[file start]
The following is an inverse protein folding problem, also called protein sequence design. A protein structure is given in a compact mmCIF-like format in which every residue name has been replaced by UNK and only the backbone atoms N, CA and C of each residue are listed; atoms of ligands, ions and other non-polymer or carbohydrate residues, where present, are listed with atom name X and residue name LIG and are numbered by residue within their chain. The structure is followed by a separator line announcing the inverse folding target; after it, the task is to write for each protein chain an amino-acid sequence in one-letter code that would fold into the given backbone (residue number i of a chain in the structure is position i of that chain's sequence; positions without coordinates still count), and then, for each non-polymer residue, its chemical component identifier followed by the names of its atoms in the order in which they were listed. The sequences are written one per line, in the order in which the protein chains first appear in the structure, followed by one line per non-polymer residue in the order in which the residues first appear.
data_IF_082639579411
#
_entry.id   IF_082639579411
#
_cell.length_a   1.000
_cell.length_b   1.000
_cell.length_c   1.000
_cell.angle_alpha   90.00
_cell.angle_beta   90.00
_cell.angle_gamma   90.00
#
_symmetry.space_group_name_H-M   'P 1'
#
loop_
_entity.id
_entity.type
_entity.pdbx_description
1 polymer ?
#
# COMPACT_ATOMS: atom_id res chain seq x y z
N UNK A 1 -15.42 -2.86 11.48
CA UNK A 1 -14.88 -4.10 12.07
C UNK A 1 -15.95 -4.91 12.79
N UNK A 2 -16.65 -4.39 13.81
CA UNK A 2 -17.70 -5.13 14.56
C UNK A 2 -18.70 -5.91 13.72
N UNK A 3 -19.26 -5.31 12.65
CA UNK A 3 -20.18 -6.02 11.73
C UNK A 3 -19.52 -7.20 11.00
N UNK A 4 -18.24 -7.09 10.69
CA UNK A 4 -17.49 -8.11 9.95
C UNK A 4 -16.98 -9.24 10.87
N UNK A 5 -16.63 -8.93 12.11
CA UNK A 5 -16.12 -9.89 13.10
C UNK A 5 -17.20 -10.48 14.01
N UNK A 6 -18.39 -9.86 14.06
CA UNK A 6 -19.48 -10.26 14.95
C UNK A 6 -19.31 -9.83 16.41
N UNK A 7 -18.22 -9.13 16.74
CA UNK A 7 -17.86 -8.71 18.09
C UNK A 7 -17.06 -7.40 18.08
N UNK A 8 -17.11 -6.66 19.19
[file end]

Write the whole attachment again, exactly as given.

The following is an inverse protein folding problem, also called protein sequence design. A protein structure is given in a compact mmCIF-like format in which every residue name has been replaced by UNK and only the backbone atoms N, CA and C of each residue are listed; atoms of ligands, ions and other non-polymer or carbohydrate residues, where present, are listed with atom name X and residue name LIG and are numbered by residue within their chain. The structure is followed by a separator line announcing the inverse folding target; after it, the task is to write for each protein chain an amino-acid sequence in one-letter code that would fold into the given backbone (residue number i of a chain in the structure is position i of that chain's sequence; positions without coordinates still count), and then, for each non-polymer residue, its chemical component identifier followed by the names of its atoms in the order in which they were listed. The sequences are written one per line, in the order in which the protein chains first appear in the structure, followed by one line per non-polymer residue in the order in which the residues first appear.
data_IF_082639579411
#
_entry.id   IF_082639579411
#
_cell.length_a   1.000
_cell.length_b   1.000
_cell.length_c   1.000
_cell.angle_alpha   90.00
_cell.angle_beta   90.00
_cell.angle_gamma   90.00
#
_symmetry.space_group_name_H-M   'P 1'
#
loop_
_entity.id
_entity.type
_entity.pdbx_description
1 polymer ?
#
# COMPACT_ATOMS: atom_id res chain seq x y z
N UNK A 1 -15.42 -2.86 11.48
CA UNK A 1 -14.88 -4.10 12.07
C UNK A 1 -15.95 -4.91 12.79
N UNK A 2 -16.65 -4.39 13.81
CA UNK A 2 -17.70 -5.13 14.56
C UNK A 2 -18.70 -5.91 13.72
N UNK A 3 -19.26 -5.31 12.65
CA UNK A 3 -20.18 -6.02 11.73
C UNK A 3 -19.52 -7.20 11.00
N UNK A 4 -18.24 -7.09 10.69
CA UNK A 4 -17.49 -8.11 9.95
C UNK A 4 -16.98 -9.24 10.87
N UNK A 5 -16.63 -8.93 12.11
CA UNK A 5 -16.12 -9.89 13.10
C UNK A 5 -17.20 -10.48 14.01
N UNK A 6 -18.39 -9.86 14.06
CA UNK A 6 -19.48 -10.26 14.95
C UNK A 6 -19.31 -9.83 16.41
N UNK A 7 -18.22 -9.13 16.74
CA UNK A 7 -17.86 -8.71 18.09
C UNK A 7 -17.06 -7.40 18.08
N UNK A 8 -17.11 -6.66 19.19